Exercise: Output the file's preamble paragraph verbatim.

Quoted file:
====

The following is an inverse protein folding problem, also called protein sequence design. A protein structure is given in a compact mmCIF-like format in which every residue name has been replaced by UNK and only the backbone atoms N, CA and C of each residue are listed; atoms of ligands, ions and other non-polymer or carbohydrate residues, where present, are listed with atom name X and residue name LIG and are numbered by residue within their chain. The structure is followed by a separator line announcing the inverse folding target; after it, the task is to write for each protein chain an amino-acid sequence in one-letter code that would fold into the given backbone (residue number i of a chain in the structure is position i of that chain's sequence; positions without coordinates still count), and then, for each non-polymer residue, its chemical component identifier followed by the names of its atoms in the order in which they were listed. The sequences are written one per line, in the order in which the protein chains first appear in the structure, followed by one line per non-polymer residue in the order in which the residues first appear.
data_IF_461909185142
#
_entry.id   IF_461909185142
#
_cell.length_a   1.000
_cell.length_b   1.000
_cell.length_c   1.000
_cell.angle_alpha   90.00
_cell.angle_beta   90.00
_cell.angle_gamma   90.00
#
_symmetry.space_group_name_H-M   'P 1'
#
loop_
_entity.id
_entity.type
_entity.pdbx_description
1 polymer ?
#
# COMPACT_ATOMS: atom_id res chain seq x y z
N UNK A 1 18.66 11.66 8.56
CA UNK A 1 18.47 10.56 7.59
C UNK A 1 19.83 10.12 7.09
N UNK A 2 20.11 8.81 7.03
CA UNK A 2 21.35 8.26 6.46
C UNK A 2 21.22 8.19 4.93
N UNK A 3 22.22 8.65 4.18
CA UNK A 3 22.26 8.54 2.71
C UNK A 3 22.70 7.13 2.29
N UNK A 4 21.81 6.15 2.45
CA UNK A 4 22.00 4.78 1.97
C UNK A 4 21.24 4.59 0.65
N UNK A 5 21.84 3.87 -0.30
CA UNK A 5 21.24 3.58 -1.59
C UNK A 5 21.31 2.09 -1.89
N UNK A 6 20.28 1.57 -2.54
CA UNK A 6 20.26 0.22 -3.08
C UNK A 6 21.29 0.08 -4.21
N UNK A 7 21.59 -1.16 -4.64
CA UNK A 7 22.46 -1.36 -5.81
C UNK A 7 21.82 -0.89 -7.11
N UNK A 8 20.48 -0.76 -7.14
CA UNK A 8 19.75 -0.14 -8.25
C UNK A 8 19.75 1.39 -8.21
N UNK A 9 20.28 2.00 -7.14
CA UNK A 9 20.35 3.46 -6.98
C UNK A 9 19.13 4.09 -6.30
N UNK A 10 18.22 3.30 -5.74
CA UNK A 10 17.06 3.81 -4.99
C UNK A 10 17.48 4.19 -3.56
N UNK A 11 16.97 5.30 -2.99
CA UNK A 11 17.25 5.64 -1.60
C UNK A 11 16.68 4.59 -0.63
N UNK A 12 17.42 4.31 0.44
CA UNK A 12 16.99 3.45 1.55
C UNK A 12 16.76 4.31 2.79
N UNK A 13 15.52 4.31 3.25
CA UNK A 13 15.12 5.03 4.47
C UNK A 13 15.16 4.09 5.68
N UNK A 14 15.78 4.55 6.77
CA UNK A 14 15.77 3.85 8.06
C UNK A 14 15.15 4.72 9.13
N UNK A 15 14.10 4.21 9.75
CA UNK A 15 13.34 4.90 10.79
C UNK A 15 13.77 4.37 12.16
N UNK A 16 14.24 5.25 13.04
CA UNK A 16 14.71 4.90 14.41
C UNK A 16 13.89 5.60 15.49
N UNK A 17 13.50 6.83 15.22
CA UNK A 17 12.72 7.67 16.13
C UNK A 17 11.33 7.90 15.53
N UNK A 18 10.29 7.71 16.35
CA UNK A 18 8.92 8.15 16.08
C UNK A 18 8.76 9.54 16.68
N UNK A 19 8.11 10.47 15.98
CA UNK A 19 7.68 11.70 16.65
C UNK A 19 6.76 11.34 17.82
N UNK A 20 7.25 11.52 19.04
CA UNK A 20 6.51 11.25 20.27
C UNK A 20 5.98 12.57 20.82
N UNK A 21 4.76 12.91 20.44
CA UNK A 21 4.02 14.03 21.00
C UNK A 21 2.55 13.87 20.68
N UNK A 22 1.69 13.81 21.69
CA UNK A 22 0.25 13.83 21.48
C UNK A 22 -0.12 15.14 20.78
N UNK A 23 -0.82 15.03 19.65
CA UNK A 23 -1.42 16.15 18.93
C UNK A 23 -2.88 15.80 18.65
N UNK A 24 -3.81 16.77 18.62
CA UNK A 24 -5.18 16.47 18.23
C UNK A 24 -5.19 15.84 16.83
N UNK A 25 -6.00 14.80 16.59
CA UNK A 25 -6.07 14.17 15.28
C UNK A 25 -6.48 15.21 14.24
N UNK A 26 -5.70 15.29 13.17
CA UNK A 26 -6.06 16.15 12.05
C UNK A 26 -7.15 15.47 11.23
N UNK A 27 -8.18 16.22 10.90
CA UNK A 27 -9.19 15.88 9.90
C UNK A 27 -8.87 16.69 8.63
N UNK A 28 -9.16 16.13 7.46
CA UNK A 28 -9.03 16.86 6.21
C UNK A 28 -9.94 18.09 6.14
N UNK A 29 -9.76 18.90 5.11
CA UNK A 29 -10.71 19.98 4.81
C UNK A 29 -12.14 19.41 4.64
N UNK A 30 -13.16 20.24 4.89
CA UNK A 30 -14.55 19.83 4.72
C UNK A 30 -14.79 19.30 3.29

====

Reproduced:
The following is an inverse protein folding problem, also called protein sequence design. A protein structure is given in a compact mmCIF-like format in which every residue name has been replaced by UNK and only the backbone atoms N, CA and C of each residue are listed; atoms of ligands, ions and other non-polymer or carbohydrate residues, where present, are listed with atom name X and residue name LIG and are numbered by residue within their chain. The structure is followed by a separator line announcing the inverse folding target; after it, the task is to write for each protein chain an amino-acid sequence in one-letter code that would fold into the given backbone (residue number i of a chain in the structure is position i of that chain's sequence; positions without coordinates still count), and then, for each non-polymer residue, its chemical component identifier followed by the names of its atoms in the order in which they were listed. The sequences are written one per line, in the order in which the protein chains first appear in the structure, followed by one line per non-polymer residue in the order in which the residues first appear.